Our business model is a hub-and-spoke system. We buy a farm that functions as a hub. The spokes are the smallholder farmers. To be clear, our hub is hundreds of acres. We’re not buying it from smallholder farmers. We’re buying it from the wealthy family in the big city or the mid-tier farmer getting out of the business.

From the hub, we openly share our advanced sustainable farming methods with the smallholder farmers. We sell our harvests side by side. Therefore, we know to the penny what their income is. It’s in our financial P&L. We can see it, every single day.

Q: Do you need to engage the government where you work?

To date, it has not been a factor, and that is an outcome of our business model. High-value specialty crops—organic bananas, aromatic cacao, specialty coffee—are higher-margin products, so our footprint in any community is relatively small. We’re not buying tens of thousands or hundreds of thousands of hectares, where we become very big and very noticeable. We’re relatively small, and we’re doing good in the communities, so beyond a level of stability that is part of our selections matrix, we don’t focus on the government.

Q: What is the state of the impact economy as a broader trend?

I see impact companies, impact ideas, and impact investors emerging all over the place. It’s not like the technology world in America, where you have these highly concentrated hubs. This is widely dispersed, and the capital is widely dispersed, at least at this phase in the development of the impact economy.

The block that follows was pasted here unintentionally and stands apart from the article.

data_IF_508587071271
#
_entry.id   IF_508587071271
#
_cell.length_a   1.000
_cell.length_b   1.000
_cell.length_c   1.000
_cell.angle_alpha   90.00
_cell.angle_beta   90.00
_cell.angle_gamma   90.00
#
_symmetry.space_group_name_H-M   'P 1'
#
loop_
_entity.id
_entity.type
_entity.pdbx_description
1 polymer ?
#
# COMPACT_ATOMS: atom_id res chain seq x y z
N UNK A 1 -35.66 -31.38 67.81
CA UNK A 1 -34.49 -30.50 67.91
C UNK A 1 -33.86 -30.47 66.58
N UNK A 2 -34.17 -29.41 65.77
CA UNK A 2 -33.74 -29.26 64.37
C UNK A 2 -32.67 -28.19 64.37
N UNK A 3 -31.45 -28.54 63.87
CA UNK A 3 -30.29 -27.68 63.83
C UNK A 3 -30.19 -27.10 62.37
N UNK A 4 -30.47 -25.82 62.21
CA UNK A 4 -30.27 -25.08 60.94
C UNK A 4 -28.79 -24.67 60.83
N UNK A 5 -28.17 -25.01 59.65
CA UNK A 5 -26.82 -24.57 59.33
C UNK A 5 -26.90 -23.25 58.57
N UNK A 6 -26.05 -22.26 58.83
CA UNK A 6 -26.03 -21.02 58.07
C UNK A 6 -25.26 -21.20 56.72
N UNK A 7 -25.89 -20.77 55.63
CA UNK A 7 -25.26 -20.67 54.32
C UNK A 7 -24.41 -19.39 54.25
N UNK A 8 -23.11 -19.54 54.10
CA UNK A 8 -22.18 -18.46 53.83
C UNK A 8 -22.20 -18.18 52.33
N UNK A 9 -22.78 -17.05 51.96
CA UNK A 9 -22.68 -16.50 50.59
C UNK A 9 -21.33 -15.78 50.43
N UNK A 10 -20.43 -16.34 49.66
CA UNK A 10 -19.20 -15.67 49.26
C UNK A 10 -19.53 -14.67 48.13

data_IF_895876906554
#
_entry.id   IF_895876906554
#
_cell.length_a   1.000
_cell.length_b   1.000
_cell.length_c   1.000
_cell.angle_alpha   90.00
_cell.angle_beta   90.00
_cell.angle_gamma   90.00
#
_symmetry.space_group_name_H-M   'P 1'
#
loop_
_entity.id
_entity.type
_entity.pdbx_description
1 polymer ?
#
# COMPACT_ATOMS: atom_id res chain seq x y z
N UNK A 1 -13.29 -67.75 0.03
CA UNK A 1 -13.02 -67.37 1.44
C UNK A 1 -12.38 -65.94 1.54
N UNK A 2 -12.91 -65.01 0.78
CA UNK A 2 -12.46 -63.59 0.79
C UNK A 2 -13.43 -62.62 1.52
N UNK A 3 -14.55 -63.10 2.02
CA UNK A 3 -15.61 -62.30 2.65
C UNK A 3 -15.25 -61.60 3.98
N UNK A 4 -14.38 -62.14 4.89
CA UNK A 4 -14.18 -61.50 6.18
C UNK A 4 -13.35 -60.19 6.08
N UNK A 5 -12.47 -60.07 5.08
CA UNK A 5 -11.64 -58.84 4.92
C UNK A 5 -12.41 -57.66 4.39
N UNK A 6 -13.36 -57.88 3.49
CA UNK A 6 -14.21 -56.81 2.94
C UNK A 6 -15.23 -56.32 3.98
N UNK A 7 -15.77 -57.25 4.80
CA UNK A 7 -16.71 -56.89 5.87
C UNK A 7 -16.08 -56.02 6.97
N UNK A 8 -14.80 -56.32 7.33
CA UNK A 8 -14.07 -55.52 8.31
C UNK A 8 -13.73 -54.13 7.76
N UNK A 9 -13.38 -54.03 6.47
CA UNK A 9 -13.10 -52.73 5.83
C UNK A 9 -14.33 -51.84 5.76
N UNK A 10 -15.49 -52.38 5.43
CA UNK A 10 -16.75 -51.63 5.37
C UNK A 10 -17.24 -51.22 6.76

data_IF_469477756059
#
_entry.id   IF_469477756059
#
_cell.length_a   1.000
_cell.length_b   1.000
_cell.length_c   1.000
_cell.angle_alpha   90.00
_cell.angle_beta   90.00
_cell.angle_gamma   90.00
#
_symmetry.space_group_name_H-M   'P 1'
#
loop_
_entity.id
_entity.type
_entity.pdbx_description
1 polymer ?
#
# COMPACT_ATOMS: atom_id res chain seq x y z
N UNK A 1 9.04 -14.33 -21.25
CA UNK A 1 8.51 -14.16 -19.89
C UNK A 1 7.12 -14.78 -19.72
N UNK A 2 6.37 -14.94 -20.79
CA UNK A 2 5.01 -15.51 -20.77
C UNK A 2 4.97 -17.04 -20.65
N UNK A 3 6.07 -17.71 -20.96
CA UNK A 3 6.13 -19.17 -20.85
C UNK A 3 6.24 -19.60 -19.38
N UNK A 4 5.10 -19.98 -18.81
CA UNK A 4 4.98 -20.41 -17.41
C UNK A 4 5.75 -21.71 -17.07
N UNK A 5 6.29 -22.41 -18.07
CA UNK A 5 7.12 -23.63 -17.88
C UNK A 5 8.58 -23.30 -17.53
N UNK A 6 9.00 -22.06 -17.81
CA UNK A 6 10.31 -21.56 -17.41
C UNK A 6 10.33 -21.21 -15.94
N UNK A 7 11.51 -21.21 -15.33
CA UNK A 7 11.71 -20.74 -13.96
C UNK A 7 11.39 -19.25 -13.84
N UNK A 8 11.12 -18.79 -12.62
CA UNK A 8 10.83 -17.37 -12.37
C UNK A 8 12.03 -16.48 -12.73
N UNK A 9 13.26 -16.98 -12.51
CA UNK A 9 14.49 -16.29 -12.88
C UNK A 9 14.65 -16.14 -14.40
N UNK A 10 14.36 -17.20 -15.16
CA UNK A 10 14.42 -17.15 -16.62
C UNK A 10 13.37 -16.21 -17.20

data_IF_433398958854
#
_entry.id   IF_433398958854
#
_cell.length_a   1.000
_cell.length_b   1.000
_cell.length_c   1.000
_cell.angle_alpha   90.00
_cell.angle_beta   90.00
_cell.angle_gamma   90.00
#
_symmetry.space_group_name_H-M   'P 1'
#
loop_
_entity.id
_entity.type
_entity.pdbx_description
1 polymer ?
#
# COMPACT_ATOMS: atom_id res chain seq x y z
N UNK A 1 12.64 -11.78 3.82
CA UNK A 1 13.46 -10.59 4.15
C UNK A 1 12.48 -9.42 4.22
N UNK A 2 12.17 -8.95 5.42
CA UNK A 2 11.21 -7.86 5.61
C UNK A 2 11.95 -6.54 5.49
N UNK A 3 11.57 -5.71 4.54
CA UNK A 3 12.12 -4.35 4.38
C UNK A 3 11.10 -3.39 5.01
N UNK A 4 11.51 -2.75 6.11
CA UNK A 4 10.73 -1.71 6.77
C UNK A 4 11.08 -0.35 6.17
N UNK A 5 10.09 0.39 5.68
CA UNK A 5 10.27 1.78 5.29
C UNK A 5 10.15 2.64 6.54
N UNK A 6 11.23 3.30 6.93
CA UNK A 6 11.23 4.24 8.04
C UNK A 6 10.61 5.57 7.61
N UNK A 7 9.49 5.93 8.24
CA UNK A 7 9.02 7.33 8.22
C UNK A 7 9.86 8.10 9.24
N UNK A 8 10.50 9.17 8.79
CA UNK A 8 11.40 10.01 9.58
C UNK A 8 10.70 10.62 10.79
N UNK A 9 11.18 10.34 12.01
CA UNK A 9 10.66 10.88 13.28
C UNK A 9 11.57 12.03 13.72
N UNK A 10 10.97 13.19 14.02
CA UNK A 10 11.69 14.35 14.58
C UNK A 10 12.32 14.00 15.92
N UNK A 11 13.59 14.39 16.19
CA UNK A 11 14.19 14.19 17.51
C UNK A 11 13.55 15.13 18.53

I give a lot of credit to the millennial generation. You see it in survey data. Eighty-seven percent of millennials believe that the success of a business should be measured by more than just its financial success. Seventy-five percent say they would buy, and pay more for, a sustainability product. It’s a bit of a mystery. Why this generation? Why now? But it’s a wonderful thing to see.

Q: How do the nonprofit and impact spheres work together?

To be clear, both nonprofits and for-profits are required. NGOs do wonderful work in many, many countries, including places where it’s tough for for-profits to work. A nonprofit’s scale is limited by the amount of charitable contributions it receives in a year. In the U.S., charitable donations are about 2% of GDP. Many nonprofits are very good at development, but you can’t solve the world’s biggest problems on 2% of GDP. It’s hard for nonprofits to create a for-profit’s multiplier effect. We need the scaling capacity of the private sector to solve something like the persistent worldwide crisis of smallholder farmer incomes. That’s the idea of the impact economy.